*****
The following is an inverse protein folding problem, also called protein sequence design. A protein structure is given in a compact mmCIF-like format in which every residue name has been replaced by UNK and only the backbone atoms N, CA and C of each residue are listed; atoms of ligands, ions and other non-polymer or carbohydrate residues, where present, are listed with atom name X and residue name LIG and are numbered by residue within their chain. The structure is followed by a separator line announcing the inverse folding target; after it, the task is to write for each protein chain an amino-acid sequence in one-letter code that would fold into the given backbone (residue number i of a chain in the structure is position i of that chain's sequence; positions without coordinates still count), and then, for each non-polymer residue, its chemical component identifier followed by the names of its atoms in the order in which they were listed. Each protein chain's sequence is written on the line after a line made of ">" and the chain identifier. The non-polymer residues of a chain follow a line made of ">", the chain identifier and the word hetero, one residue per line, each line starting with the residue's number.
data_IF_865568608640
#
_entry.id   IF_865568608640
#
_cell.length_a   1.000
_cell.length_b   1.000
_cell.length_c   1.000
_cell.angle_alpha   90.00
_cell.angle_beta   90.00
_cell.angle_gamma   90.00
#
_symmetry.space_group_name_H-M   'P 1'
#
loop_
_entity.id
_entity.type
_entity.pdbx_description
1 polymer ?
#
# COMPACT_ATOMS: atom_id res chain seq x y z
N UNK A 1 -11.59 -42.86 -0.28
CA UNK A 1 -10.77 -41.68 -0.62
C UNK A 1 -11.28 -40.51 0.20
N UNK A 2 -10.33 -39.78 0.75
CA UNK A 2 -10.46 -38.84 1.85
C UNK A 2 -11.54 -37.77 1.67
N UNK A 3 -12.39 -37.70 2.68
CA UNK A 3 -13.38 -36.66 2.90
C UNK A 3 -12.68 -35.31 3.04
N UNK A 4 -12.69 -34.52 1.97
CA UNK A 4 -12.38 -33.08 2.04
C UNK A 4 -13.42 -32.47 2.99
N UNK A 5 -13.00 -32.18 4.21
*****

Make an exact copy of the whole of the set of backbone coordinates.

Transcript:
The following is an inverse protein folding problem, also called protein sequence design. A protein structure is given in a compact mmCIF-like format in which every residue name has been replaced by UNK and only the backbone atoms N, CA and C of each residue are listed; atoms of ligands, ions and other non-polymer or carbohydrate residues, where present, are listed with atom name X and residue name LIG and are numbered by residue within their chain. The structure is followed by a separator line announcing the inverse folding target; after it, the task is to write for each protein chain an amino-acid sequence in one-letter code that would fold into the given backbone (residue number i of a chain in the structure is position i of that chain's sequence; positions without coordinates still count), and then, for each non-polymer residue, its chemical component identifier followed by the names of its atoms in the order in which they were listed. Each protein chain's sequence is written on the line after a line made of ">" and the chain identifier. The non-polymer residues of a chain follow a line made of ">", the chain identifier and the word hetero, one residue per line, each line starting with the residue's number.
data_IF_865568608640
#
_entry.id   IF_865568608640
#
_cell.length_a   1.000
_cell.length_b   1.000
_cell.length_c   1.000
_cell.angle_alpha   90.00
_cell.angle_beta   90.00
_cell.angle_gamma   90.00
#
_symmetry.space_group_name_H-M   'P 1'
#
loop_
_entity.id
_entity.type
_entity.pdbx_description
1 polymer ?
#
# COMPACT_ATOMS: atom_id res chain seq x y z
N UNK A 1 -11.59 -42.86 -0.28
CA UNK A 1 -10.77 -41.68 -0.62
C UNK A 1 -11.28 -40.51 0.20
N UNK A 2 -10.33 -39.78 0.75
CA UNK A 2 -10.46 -38.84 1.85
C UNK A 2 -11.54 -37.77 1.67
N UNK A 3 -12.39 -37.70 2.68
CA UNK A 3 -13.38 -36.66 2.90
C UNK A 3 -12.68 -35.31 3.04
N UNK A 4 -12.69 -34.52 1.97
CA UNK A 4 -12.38 -33.08 2.04
C UNK A 4 -13.42 -32.47 2.99
N UNK A 5 -13.00 -32.18 4.21